What if I told you that making cheese required nothing more than a gallon of milk, a few limes and a cheese-cloth—would you believe me? OK, you might want to use a thermometer if you’re feeling scientific, but you don’t have to use one. Yep, with as much effort as it takes to go to the store, you can soon impress your friends with your homemade queso blanco.
After reading about Barbara Kingsolver’s cheese-making adventure in “Animal, Vegetable, Miracle,” I knew it was something I definitely wanted to try—she made it sound so easy! But as I started doing research on making cheese, I realized that there were certain ingredients I would need to make most of the cheeses I wanted to create. Strange ingredients—such as rennet, calcium chloride, tartaric acid and mesophilic culture—that you won’t find at your local supermarket.
You can order these supplies online, but when I’m bitten by a bug I require instant gratification. And I was determined to make cheese right at that moment.
Enter queso blanco. This simple cheese doesn’t call for those other ingredients. And while the end result may not be as creamy as Brie, as smoky as Gouda or as nutty as Manchego—the end result is still recognizably cheese and a darn tasty one at that.
Now, queso blanco won’t melt, but you can slice it and fry it in your skillet, crumble it into your refried beans, wrap bacon around it and bake it, spread it on crusty bread or toss it with some vegetables and salsa. Because it’s not aged, it has a neutral flavor like mozzarella, but I like to add herbs, spices and chiles to punch it up a bit.
And if you’re anything like me, you’ll be completely intrigued with making cheese and will order the supplies to take it to the next level. So yes, if you were wondering, that is indeed a packet of rennet on my counter.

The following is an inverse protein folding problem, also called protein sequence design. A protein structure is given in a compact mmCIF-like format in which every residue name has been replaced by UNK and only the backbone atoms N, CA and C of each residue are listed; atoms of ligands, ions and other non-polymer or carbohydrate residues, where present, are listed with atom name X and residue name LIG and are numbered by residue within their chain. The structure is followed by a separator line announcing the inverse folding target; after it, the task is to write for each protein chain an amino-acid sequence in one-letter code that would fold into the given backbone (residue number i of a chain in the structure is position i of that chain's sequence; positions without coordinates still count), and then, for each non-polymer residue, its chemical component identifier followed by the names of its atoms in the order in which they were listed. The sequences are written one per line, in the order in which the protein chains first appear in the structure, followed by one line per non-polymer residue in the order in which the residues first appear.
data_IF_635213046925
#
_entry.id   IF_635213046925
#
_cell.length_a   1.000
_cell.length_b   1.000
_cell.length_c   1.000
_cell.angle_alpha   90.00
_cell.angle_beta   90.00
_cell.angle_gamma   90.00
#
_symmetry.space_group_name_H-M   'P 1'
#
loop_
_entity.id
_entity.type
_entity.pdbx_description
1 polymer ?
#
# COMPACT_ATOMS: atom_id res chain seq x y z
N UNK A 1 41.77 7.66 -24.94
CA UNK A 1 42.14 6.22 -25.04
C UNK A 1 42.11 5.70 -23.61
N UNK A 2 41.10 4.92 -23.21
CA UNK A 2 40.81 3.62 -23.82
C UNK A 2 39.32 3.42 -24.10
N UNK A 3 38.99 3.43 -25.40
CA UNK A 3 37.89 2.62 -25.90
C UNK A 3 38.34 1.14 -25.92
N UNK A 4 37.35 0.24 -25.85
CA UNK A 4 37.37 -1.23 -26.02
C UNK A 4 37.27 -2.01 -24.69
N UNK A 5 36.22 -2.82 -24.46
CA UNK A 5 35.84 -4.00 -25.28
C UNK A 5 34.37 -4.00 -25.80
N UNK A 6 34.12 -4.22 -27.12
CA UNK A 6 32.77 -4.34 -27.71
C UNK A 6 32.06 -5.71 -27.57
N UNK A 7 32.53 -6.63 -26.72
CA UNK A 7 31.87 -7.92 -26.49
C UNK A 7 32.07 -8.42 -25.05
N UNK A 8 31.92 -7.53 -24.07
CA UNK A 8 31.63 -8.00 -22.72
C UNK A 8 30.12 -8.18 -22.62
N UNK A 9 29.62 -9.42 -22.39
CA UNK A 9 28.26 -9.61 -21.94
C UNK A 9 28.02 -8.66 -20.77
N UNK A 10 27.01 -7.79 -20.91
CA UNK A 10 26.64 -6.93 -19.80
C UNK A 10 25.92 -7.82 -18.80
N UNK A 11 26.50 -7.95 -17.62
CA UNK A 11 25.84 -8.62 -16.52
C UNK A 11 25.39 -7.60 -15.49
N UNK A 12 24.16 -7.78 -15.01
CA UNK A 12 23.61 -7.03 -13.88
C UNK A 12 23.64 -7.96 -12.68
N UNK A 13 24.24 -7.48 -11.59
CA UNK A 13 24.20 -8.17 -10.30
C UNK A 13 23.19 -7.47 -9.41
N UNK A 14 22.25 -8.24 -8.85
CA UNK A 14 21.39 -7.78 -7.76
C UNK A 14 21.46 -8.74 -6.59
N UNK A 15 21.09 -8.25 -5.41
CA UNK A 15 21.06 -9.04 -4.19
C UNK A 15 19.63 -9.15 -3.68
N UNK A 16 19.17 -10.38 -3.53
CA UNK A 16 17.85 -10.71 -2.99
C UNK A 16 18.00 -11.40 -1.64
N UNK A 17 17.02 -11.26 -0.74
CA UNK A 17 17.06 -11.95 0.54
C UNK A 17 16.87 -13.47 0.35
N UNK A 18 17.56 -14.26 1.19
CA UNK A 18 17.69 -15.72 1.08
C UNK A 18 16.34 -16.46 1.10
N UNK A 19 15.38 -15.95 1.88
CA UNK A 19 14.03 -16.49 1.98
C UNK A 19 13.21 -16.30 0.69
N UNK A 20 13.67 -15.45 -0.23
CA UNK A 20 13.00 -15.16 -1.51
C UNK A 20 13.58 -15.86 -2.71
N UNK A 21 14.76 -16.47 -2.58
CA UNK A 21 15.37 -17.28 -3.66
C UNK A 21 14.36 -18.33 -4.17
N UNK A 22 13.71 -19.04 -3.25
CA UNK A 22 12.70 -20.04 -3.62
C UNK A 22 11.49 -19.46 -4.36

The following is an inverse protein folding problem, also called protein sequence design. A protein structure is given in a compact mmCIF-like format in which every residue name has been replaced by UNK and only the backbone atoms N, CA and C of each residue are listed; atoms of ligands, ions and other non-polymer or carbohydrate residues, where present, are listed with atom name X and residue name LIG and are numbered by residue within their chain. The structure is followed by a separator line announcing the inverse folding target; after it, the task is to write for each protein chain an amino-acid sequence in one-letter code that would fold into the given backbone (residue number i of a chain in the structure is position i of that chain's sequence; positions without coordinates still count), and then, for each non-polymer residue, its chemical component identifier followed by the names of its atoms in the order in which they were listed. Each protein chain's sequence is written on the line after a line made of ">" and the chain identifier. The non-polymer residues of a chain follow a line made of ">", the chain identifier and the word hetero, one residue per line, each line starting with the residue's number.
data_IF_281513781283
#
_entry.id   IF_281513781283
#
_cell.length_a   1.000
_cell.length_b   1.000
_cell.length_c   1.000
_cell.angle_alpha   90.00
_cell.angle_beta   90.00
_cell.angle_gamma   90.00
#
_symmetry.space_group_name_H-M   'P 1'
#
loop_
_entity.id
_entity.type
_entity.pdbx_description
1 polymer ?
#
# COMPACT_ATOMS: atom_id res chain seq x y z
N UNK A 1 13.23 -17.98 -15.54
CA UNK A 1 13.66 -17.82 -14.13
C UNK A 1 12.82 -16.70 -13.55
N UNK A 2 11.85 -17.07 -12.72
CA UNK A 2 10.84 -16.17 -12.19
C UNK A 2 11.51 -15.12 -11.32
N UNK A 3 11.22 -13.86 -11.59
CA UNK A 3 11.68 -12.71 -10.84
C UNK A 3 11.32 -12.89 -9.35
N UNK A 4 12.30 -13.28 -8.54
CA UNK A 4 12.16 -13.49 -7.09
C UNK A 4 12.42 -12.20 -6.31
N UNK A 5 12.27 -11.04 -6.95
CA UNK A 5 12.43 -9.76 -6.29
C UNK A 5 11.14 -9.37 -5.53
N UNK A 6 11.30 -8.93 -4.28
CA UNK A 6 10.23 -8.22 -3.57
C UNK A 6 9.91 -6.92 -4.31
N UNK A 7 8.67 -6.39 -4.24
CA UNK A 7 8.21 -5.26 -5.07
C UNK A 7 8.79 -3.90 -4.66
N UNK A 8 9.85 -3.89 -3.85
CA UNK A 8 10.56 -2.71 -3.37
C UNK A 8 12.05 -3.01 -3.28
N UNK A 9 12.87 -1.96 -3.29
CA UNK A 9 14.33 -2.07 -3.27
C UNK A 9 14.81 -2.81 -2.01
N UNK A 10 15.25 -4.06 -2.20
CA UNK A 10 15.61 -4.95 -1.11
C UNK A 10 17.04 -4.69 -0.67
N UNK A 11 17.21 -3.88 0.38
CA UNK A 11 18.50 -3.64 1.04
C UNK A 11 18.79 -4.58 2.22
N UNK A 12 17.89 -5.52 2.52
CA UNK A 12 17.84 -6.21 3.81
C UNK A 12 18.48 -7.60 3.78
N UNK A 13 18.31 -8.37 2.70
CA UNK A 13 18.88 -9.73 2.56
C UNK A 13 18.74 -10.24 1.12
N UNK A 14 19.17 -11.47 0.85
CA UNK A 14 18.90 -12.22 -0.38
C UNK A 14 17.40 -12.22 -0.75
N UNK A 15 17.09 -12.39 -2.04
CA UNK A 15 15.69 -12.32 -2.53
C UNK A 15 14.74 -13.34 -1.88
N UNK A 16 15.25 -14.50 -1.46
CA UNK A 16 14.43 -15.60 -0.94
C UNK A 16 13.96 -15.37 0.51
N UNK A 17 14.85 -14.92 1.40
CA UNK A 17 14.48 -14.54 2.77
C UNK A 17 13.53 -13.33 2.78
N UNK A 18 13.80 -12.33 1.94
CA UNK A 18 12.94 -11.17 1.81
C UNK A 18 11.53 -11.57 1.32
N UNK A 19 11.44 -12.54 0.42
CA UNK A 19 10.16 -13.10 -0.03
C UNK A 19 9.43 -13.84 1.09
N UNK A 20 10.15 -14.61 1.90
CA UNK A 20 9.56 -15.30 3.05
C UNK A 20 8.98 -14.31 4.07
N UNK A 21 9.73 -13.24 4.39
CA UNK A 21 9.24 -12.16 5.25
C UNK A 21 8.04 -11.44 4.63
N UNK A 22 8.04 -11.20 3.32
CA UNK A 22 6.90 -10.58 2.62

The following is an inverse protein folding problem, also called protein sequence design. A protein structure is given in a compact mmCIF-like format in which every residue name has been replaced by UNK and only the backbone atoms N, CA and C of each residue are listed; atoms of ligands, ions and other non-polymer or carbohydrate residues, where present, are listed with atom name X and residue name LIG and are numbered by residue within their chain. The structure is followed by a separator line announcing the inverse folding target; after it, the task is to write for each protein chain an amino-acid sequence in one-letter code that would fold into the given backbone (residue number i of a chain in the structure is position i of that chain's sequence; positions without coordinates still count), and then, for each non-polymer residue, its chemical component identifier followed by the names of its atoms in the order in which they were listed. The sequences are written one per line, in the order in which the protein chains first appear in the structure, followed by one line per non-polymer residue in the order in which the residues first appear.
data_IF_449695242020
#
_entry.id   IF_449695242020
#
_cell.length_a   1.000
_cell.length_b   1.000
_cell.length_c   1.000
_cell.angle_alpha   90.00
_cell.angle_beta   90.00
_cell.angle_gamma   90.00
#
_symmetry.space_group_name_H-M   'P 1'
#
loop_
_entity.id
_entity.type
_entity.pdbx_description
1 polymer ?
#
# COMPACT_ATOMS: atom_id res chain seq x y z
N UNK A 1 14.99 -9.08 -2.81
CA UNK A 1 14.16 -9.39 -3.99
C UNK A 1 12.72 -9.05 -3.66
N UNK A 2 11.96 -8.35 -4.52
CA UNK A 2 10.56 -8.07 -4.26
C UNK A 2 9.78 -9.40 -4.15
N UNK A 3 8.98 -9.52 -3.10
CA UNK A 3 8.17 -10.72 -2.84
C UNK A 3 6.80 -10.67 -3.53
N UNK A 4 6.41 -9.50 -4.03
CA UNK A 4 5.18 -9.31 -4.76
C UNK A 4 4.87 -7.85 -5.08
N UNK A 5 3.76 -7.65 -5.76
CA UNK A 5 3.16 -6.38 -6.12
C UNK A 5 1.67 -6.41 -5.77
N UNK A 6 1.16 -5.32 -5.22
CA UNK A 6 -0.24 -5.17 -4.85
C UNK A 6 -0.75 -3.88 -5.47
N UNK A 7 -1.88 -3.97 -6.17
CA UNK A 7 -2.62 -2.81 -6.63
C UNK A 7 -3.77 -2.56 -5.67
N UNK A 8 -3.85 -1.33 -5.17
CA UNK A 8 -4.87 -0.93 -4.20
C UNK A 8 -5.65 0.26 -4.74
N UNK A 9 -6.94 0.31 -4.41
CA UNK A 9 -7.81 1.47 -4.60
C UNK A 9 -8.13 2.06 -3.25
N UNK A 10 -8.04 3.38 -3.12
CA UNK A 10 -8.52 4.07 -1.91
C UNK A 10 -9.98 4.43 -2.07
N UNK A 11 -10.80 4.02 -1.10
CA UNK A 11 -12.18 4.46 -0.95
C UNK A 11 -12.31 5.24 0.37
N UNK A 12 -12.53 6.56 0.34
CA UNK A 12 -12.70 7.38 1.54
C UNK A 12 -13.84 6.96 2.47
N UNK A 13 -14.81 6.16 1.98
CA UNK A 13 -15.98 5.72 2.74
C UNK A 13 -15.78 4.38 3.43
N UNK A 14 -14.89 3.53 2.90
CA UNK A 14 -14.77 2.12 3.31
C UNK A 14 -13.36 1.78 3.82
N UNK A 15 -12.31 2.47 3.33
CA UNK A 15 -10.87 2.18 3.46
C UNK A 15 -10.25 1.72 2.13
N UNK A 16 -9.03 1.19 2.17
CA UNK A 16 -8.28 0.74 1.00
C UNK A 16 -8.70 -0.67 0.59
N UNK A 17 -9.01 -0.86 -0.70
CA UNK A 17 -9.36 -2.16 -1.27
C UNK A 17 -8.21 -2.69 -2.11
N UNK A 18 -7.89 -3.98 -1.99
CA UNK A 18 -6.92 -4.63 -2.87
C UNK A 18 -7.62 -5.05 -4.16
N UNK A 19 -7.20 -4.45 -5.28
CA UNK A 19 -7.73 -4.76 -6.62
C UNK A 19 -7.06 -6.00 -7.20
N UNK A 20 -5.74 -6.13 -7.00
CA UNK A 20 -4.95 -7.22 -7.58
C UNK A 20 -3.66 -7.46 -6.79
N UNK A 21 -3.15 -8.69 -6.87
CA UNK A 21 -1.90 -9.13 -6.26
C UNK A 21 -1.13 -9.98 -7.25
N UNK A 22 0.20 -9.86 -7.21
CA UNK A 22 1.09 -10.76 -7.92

One gallon of whole milk, can use pasteurized or raw but don't use ultrapasteurized
1/2 cup of lime juice (about four limes) or 1/4 cup of white vinegar
Salt to taste
Heat the milk in a non-aluminum pot on medium-low heat for about 10 minutes or until it looks like it’s just about to boil (but don’t let it boil!). If you’re using a thermometer, the temperature should be 185 degrees.
Add the lime juice. The curds will separate from the whey and the mixture will look grainy, kind of like you’ve just thrown a bunch of corn meal into a pot of skim milk. Let it simmer for a couple of minutes.
Pour the pot’s contents into a cheesecloth-lined colander and let it drain for a couple of minutes. (If you want to save the whey so you can use it to make ricotta, feed your plants or add a bit of protein to your morning oatmeal, place the colander over a pot.)
Sprinkle the curds with salt (you can go saltier than you normally would as a lot of the salt will drain from the cheese as it dries). Now is the time to add any herbs, spices and/or chopped chiles.
Gather the curds in the center, tie the cheesecloth’s ends and hang the cloth on the faucet so it can drain for a few hours. I like to drain it for at least four hours, overnight if I’m patient.
Untie the cheesecloth, and look at that gorgeous white ball. You’ve made about 16 ounces of
cheese! It keeps in the refrigerator for as long as the milk would have kept, so please check your expiration date.